Aside form the diving and snorkelling there is of course still plenty to do. Make sure you get yourself on a guided reef walk at low tide to learn all about the smaller critters on the reef. Or book into the spa for a little pampering too. For the children there is also a great Junior Rangers program to keep them occupied for a couple hours too. I’d also highly recommend the tour of the Queensland University Research Centre on the island too, they are doing incredible work on the island, in particular studies on protecting the reef, which I will get to shortly.

It is one of the greatest, and most splendid natural treasures that the world possesses

Sir David Attenborough

According to the Australian Bureau of Meteorology, the Great Barrier Reef recorded its hottest-ever average sea surface temperatures for February, March, April, May and June 2016 since records began in 1900.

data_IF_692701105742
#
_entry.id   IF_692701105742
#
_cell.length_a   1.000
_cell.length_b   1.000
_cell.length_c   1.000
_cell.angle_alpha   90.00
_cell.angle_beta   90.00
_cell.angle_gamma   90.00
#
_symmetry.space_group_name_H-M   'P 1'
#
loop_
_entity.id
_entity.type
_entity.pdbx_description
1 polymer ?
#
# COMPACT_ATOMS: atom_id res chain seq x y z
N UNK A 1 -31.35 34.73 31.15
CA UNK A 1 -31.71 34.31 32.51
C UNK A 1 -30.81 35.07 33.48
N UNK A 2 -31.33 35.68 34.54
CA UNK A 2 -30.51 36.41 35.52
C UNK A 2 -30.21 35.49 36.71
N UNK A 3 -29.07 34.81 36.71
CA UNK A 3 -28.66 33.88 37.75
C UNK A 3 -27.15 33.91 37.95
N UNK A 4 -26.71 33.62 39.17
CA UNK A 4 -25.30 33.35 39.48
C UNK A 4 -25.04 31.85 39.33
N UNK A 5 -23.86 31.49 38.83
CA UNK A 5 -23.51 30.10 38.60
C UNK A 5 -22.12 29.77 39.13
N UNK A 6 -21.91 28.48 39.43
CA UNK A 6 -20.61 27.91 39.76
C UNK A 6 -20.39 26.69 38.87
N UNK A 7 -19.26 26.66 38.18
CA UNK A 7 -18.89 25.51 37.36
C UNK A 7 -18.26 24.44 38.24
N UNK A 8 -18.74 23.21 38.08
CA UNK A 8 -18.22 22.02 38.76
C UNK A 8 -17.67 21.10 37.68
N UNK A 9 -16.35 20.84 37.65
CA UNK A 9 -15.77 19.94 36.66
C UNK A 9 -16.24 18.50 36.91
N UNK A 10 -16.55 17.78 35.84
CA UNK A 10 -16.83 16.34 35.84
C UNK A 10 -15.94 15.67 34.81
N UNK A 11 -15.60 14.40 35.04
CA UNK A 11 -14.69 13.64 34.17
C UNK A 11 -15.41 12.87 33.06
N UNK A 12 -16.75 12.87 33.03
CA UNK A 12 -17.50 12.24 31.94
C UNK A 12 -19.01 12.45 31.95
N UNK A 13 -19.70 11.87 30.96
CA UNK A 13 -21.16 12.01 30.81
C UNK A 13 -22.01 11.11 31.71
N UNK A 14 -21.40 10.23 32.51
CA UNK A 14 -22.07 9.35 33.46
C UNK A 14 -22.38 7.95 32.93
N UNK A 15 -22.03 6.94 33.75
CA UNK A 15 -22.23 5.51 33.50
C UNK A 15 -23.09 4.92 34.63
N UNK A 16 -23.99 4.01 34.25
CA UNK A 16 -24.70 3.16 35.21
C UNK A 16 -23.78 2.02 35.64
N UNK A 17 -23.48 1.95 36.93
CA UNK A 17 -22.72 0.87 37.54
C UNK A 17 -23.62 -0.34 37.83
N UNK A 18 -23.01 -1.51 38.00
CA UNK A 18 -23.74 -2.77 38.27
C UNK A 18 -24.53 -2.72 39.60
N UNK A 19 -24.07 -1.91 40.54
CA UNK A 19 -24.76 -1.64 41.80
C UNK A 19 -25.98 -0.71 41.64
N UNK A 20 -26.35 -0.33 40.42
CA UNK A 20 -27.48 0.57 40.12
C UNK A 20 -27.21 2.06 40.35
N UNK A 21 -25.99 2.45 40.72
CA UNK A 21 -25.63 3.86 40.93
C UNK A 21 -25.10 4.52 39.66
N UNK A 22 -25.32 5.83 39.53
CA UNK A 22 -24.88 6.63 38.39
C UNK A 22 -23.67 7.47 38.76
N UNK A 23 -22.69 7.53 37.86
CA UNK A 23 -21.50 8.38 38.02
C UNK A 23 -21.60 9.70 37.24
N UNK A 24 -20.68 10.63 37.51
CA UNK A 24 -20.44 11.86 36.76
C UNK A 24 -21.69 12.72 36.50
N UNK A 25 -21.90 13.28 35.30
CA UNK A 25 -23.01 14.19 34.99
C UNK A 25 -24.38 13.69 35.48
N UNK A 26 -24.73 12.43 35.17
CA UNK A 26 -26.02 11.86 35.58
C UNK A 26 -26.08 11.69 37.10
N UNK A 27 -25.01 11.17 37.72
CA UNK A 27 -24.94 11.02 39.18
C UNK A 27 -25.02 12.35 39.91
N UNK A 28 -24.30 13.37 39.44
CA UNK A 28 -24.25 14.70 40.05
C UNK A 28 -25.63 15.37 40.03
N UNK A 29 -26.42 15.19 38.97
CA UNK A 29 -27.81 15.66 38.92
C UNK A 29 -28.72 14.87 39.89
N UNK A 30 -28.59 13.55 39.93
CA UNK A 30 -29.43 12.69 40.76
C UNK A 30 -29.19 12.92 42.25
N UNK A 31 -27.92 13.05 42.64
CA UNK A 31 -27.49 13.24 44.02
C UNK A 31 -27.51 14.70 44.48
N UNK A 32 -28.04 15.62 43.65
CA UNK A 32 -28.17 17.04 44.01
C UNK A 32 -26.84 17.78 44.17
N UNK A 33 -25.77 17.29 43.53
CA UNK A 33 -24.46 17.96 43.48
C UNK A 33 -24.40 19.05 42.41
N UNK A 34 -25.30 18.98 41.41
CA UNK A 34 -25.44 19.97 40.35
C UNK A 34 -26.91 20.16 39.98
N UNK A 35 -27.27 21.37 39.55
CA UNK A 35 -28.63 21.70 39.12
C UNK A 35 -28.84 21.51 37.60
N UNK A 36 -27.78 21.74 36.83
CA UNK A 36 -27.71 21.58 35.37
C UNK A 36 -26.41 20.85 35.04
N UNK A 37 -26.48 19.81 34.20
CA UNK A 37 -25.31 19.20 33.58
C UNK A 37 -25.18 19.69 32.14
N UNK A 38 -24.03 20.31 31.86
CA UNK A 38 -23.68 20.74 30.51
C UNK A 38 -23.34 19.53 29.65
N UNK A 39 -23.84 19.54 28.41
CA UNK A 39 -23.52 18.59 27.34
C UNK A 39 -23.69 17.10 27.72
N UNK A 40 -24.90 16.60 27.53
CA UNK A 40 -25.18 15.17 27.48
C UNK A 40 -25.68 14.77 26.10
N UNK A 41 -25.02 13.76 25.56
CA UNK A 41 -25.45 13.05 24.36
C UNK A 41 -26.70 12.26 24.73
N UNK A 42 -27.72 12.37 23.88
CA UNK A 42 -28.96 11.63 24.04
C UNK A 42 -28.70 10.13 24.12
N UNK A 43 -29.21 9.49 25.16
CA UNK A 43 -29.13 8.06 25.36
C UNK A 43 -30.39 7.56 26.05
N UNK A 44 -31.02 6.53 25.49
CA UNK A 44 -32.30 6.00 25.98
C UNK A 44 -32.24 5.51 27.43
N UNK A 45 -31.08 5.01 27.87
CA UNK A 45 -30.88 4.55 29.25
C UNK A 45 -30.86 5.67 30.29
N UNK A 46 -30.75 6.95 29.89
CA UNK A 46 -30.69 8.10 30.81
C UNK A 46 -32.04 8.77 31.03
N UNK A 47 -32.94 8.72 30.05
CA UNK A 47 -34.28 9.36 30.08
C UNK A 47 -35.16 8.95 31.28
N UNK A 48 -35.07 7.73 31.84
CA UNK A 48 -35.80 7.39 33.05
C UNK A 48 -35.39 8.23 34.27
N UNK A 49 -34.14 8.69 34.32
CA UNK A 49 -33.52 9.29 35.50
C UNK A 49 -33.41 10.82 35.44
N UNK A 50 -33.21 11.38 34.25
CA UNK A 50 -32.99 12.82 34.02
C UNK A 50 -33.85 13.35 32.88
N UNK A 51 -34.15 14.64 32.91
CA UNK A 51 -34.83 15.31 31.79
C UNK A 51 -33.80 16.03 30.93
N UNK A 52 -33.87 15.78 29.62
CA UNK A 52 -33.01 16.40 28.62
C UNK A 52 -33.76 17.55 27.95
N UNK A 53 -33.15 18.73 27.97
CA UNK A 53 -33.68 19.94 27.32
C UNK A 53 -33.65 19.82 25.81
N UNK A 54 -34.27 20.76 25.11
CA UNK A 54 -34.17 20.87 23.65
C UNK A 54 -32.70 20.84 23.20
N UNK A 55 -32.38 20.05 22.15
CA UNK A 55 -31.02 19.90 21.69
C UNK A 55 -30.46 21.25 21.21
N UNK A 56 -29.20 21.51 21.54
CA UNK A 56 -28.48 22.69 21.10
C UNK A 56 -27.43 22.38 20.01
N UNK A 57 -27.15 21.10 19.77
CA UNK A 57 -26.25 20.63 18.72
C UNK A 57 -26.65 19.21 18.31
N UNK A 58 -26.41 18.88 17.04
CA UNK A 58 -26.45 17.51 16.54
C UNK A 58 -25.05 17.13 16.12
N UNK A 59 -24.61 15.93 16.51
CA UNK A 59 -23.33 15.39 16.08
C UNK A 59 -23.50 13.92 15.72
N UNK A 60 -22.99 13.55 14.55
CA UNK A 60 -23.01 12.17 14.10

When combined, this six-month period was also the planet’s warmest half-year on record, with an average air temperature of 1.3 degrees Celsius higher than the late 19th century. June 2016 marked the 14th consecutive month where the monthly global temperature record was broken, the longest such period in the 137-year instrumental temperature record.

Just a couple month ago, ARC Centre of Excellence for Coral Reef Studies completed their report on their aerial surveys for 911 reefs along the Great Barrier Reef

Of all the reefs we surveyed, only 7% (68 reefs) have escaped bleaching entirely. At the other end of the spectrum, between 60 and 100% of corals are severely bleached on 316 reefs, nearly all in the northern half of the Reef

ARC Centre for Coral Reef Studies

At the time of putting this article together, the 2017 G20 Summit was being held where the world’s leaders (minus the POTUS), reaffirmed their commitment to the Paris Climate Agreement, in fact agreeing to aim lower than the 2-degree global average rising temperature target.

In the same week South Australia announced that Elon Musk’s Tesla has committed to building the world’s biggest lithium ion battery to be connected to a wind farm. Plus, Al Gore was also in the country promoting his movie An Inconvenient Sequel as well.

While at the same time the Australian Government was wheeling and dealing with a company called Adani to build Australia’s newest and largest coal mine in Queensland, one of the world’s biggest in fact and one that would require it to unfortunately be shipped out right through the Great Barrier Reef.